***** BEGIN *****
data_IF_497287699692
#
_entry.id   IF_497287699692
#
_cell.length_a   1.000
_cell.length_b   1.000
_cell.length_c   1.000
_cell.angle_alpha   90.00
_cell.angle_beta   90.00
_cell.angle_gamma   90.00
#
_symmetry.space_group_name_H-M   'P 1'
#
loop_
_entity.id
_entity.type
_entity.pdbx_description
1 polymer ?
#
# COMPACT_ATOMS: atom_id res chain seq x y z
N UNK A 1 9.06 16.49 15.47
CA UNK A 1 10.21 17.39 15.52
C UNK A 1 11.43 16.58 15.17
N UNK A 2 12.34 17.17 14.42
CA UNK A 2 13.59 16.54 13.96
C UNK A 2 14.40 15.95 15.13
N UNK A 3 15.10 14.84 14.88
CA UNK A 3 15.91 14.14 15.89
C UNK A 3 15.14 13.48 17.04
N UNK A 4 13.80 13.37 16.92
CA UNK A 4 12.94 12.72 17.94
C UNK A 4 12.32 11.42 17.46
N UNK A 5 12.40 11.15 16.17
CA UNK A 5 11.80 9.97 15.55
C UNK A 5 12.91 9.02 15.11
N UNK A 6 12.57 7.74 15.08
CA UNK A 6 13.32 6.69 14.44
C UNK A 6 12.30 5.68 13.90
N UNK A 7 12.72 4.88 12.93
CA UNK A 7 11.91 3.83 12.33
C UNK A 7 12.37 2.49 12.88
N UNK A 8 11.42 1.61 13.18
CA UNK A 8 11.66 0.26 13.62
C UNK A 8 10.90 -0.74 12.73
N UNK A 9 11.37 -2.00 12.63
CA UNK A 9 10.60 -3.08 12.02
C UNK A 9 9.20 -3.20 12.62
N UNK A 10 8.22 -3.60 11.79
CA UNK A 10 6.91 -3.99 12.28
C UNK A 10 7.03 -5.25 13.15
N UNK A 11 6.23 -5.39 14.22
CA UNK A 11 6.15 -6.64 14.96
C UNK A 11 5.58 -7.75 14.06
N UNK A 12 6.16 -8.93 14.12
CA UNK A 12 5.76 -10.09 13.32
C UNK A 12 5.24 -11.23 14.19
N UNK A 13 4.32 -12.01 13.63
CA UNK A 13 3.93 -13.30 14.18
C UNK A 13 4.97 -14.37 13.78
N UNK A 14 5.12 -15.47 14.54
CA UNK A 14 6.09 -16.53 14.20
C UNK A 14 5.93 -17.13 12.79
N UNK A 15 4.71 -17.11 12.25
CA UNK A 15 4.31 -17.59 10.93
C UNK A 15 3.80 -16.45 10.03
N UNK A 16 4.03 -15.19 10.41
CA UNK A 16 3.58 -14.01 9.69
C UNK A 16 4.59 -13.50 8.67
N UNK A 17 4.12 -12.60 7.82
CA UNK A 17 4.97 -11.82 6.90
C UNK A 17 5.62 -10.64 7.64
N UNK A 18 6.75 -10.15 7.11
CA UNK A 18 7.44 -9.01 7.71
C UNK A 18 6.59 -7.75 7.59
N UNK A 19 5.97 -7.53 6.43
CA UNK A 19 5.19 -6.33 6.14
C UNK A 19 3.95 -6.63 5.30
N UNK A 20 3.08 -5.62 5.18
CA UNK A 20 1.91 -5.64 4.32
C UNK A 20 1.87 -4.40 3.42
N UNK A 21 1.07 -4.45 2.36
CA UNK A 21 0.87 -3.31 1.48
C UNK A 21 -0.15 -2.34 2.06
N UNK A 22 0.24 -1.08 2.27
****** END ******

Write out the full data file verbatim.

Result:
data_IF_497287699692
#
_entry.id   IF_497287699692
#
_cell.length_a   1.000
_cell.length_b   1.000
_cell.length_c   1.000
_cell.angle_alpha   90.00
_cell.angle_beta   90.00
_cell.angle_gamma   90.00
#
_symmetry.space_group_name_H-M   'P 1'
#
loop_
_entity.id
_entity.type
_entity.pdbx_description
1 polymer ?
#
# COMPACT_ATOMS: atom_id res chain seq x y z
N UNK A 1 9.06 16.49 15.47
CA UNK A 1 10.21 17.39 15.52
C UNK A 1 11.43 16.58 15.17
N UNK A 2 12.34 17.17 14.42
CA UNK A 2 13.59 16.54 13.96
C UNK A 2 14.40 15.95 15.13
N UNK A 3 15.10 14.84 14.88
CA UNK A 3 15.91 14.14 15.89
C UNK A 3 15.14 13.48 17.04
N UNK A 4 13.80 13.37 16.92
CA UNK A 4 12.94 12.72 17.94
C UNK A 4 12.32 11.42 17.46
N UNK A 5 12.40 11.15 16.17
CA UNK A 5 11.80 9.97 15.55
C UNK A 5 12.91 9.02 15.11
N UNK A 6 12.57 7.74 15.08
CA UNK A 6 13.32 6.69 14.44
C UNK A 6 12.30 5.68 13.90
N UNK A 7 12.72 4.88 12.93
CA UNK A 7 11.91 3.83 12.33
C UNK A 7 12.37 2.49 12.88
N UNK A 8 11.42 1.61 13.18
CA UNK A 8 11.66 0.26 13.62
C UNK A 8 10.90 -0.74 12.73
N UNK A 9 11.37 -2.00 12.63
CA UNK A 9 10.60 -3.08 12.02
C UNK A 9 9.20 -3.20 12.62
N UNK A 10 8.22 -3.60 11.79
CA UNK A 10 6.91 -3.99 12.28
C UNK A 10 7.03 -5.25 13.15
N UNK A 11 6.23 -5.39 14.22
CA UNK A 11 6.15 -6.64 14.96
C UNK A 11 5.58 -7.75 14.06
N UNK A 12 6.16 -8.93 14.12
CA UNK A 12 5.76 -10.09 13.32
C UNK A 12 5.24 -11.23 14.19
N UNK A 13 4.32 -12.01 13.63
CA UNK A 13 3.93 -13.30 14.18
C UNK A 13 4.97 -14.37 13.78
N UNK A 14 5.12 -15.47 14.54
CA UNK A 14 6.09 -16.53 14.20
C UNK A 14 5.93 -17.13 12.79
N UNK A 15 4.71 -17.11 12.25
CA UNK A 15 4.31 -17.59 10.93
C UNK A 15 3.80 -16.45 10.03
N UNK A 16 4.03 -15.19 10.41
CA UNK A 16 3.58 -14.01 9.69
C UNK A 16 4.59 -13.50 8.67
N UNK A 17 4.12 -12.60 7.82
CA UNK A 17 4.97 -11.82 6.90
C UNK A 17 5.62 -10.64 7.64
N UNK A 18 6.75 -10.15 7.11
CA UNK A 18 7.44 -9.01 7.71
C UNK A 18 6.59 -7.75 7.59
N UNK A 19 5.97 -7.53 6.43
CA UNK A 19 5.19 -6.33 6.14
C UNK A 19 3.95 -6.63 5.30
N UNK A 20 3.08 -5.62 5.18
CA UNK A 20 1.91 -5.64 4.32
C UNK A 20 1.87 -4.40 3.42
N UNK A 21 1.07 -4.45 2.36
CA UNK A 21 0.87 -3.31 1.48
C UNK A 21 -0.15 -2.34 2.06
N UNK A 22 0.24 -1.08 2.27